Harry M. Wilgar Jr., a retired Baltimore & Ohio Railroad foreman at the Riverside roundhouse, died of lung disease Dec. 24 at his Westview Park home. He was 85.
Born in Baltimore and raised on Harlem Avenue, he attended the old St. Martin's School and was a 1947 graduate of Mount St. Joseph High School, where he rowed crew. His father, Harry M. Wilgar Sr., was also a B&O foreman. His mother, the former Marie Corron, was a homemaker.
He joined the railroad and worked for its successors until he retired in 1988. He began as a machinist at the old Mount Clare shops and retired as roundhouse foreman at the Riverside operation in Locust Point. He regularly serviced locomotives used on the commuter Camden Line.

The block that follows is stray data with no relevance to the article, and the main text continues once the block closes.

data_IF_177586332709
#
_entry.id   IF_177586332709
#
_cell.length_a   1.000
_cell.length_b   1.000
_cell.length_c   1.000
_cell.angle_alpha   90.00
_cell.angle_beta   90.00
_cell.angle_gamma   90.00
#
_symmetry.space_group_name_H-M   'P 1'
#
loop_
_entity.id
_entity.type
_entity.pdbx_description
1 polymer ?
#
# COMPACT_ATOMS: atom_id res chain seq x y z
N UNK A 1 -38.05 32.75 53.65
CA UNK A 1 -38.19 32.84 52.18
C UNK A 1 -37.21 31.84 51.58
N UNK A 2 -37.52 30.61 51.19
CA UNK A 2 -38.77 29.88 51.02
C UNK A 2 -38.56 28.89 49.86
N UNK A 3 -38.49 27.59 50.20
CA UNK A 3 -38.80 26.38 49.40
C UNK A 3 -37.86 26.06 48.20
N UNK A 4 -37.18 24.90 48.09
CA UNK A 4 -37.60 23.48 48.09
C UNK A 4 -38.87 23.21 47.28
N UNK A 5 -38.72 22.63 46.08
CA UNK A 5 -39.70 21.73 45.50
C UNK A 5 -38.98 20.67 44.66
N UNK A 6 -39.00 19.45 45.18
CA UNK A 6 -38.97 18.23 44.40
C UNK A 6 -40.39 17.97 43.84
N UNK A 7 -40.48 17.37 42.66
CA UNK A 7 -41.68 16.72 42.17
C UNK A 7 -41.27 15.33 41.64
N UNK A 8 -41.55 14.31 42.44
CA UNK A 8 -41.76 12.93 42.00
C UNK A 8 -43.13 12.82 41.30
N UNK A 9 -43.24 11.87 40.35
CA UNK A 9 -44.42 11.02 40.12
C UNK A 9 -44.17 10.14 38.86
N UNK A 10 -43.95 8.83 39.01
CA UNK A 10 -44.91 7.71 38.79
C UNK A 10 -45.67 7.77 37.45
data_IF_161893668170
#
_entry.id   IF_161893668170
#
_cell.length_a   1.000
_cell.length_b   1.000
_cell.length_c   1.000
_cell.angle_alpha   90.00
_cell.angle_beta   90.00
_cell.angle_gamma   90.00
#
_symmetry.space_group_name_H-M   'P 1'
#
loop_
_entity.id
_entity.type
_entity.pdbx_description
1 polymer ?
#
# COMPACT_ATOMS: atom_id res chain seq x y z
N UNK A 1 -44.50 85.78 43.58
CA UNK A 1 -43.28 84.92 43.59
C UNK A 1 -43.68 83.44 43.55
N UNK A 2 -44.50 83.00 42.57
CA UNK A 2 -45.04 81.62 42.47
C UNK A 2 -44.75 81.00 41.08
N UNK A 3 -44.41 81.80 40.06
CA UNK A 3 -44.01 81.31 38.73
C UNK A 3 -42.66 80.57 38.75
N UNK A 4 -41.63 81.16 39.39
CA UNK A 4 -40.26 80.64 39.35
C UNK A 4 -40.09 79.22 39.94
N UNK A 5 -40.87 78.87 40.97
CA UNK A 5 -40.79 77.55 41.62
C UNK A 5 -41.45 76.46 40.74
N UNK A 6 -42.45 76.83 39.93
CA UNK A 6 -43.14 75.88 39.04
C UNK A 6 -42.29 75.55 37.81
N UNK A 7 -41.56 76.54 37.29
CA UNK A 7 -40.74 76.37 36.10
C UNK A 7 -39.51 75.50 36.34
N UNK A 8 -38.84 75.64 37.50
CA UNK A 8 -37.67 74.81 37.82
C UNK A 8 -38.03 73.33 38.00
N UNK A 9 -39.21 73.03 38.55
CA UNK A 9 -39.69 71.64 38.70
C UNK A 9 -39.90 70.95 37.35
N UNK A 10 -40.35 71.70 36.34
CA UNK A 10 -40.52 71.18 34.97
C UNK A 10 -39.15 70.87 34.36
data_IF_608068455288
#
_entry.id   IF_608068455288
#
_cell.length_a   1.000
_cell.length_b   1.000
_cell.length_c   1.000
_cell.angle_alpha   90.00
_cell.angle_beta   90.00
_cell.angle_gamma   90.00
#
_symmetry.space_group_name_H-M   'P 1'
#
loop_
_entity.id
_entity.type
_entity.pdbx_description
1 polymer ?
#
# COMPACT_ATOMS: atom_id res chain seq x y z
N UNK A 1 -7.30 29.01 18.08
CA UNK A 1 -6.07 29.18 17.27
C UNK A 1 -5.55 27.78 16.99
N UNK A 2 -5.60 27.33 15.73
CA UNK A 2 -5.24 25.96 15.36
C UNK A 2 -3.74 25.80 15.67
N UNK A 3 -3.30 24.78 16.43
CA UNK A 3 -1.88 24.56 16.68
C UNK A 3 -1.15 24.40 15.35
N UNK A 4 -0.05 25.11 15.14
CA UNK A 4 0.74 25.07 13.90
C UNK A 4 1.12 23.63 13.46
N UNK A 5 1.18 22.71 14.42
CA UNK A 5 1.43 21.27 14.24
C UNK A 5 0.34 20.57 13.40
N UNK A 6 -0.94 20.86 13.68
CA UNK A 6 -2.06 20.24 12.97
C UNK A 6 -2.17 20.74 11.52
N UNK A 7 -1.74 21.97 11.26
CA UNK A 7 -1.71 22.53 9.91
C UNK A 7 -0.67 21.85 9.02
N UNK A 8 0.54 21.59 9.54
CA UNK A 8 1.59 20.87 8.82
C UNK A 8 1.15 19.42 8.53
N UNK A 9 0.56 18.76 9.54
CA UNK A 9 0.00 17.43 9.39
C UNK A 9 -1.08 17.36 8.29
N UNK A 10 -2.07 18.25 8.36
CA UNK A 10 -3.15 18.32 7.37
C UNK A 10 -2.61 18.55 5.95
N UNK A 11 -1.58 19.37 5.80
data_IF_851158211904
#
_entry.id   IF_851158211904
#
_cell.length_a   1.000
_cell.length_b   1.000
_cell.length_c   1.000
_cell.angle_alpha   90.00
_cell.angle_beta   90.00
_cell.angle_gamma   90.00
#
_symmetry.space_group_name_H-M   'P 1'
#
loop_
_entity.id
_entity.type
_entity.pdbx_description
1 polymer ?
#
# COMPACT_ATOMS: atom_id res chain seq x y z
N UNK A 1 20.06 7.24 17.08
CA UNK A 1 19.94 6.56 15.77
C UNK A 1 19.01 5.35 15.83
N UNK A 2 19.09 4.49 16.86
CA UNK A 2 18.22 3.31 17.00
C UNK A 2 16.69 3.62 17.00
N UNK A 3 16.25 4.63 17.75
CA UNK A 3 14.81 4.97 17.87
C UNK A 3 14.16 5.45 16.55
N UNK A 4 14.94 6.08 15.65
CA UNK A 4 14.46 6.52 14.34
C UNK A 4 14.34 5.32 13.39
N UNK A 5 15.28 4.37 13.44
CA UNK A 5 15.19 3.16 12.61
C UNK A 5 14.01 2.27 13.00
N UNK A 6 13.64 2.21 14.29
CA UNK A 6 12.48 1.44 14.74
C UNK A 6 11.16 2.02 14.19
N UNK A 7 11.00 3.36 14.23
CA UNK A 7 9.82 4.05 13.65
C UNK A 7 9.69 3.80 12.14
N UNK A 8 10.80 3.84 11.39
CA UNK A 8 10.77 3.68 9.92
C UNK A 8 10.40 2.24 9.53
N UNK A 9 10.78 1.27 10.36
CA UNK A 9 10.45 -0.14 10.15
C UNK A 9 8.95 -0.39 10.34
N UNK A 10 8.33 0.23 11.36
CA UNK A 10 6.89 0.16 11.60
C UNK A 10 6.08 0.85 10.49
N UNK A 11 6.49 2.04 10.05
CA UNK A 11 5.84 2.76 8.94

After retirement, Mr. Wilgar became a volunteer at the B&O Museum in Southwest Baltimore.
"He was a great resource for the museum," said George Harwood, a museum employee who works in locomotive restoration. "He knew what he would be looking at and had an appreciation for the museum's work. He also knew a lot about air brakes and how they work. He helped me."
Mr. Wilgar traveled extensively throughout the country to other rail museums. He was also an umpire for girls softball teams in Catonsville and volunteered in the Memorial Stadium press box.
A Mass of Christian burial will be celebrated at 9 a.m. Friday at St. Agnes Roman Catholic Church, 5422 Old Frederick Road in Catonsville, where he was a member.
Survivors include his wife of 47 years, the former Anna Lee Beane; three daughters, Lisa Honsberger of Woodbine, Paula Greenway of Baltimore and Ellen Wilgar of Owings Mills; and 10 grandchildren.